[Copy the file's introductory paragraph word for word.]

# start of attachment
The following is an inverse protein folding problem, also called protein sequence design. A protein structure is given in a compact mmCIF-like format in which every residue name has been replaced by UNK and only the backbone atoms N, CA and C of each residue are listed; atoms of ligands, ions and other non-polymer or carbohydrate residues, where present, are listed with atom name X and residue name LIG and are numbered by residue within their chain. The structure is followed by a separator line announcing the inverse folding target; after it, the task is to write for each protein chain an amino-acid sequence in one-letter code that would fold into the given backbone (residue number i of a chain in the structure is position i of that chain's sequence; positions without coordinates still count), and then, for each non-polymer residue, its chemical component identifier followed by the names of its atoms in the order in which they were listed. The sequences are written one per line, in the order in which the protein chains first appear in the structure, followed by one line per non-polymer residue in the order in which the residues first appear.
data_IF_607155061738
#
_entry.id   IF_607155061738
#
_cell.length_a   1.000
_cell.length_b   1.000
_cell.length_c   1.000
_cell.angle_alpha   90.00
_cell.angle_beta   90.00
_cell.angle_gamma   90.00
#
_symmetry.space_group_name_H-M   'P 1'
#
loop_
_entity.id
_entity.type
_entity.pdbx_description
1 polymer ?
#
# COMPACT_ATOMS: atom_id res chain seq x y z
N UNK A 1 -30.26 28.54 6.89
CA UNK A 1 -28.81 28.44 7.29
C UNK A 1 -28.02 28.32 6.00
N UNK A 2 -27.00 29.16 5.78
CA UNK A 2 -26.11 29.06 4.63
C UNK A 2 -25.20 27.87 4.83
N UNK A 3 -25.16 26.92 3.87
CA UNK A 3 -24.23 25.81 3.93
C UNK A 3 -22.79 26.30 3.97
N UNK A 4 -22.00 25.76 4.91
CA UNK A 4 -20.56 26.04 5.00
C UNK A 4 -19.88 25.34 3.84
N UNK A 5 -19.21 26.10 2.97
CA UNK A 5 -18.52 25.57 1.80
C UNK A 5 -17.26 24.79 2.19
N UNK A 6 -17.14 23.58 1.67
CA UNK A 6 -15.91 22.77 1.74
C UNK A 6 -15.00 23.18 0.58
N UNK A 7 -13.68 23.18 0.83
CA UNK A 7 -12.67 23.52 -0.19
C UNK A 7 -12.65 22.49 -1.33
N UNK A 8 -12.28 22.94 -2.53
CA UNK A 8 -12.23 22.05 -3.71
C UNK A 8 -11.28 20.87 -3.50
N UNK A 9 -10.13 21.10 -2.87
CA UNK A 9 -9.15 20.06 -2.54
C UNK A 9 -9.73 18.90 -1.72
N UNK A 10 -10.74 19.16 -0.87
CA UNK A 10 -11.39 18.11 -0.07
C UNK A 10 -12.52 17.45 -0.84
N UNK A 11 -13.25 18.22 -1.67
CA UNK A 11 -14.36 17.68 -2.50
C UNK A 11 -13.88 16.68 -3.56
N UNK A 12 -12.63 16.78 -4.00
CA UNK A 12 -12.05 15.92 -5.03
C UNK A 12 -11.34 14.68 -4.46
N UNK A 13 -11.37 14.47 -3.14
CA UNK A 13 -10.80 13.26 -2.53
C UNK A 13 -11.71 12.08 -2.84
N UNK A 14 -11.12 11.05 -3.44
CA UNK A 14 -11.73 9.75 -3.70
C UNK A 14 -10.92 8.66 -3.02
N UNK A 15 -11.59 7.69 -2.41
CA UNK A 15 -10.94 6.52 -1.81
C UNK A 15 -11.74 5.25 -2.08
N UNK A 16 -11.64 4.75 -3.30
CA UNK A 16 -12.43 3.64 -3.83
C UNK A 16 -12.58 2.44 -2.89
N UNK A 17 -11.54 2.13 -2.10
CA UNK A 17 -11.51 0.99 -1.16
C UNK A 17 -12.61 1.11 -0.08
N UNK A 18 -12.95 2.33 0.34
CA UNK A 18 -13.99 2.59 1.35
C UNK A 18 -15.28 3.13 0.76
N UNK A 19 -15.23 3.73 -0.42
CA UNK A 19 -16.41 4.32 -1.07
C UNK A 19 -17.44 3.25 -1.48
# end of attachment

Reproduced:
The following is an inverse protein folding problem, also called protein sequence design. A protein structure is given in a compact mmCIF-like format in which every residue name has been replaced by UNK and only the backbone atoms N, CA and C of each residue are listed; atoms of ligands, ions and other non-polymer or carbohydrate residues, where present, are listed with atom name X and residue name LIG and are numbered by residue within their chain. The structure is followed by a separator line announcing the inverse folding target; after it, the task is to write for each protein chain an amino-acid sequence in one-letter code that would fold into the given backbone (residue number i of a chain in the structure is position i of that chain's sequence; positions without coordinates still count), and then, for each non-polymer residue, its chemical component identifier followed by the names of its atoms in the order in which they were listed. The sequences are written one per line, in the order in which the protein chains first appear in the structure, followed by one line per non-polymer residue in the order in which the residues first appear.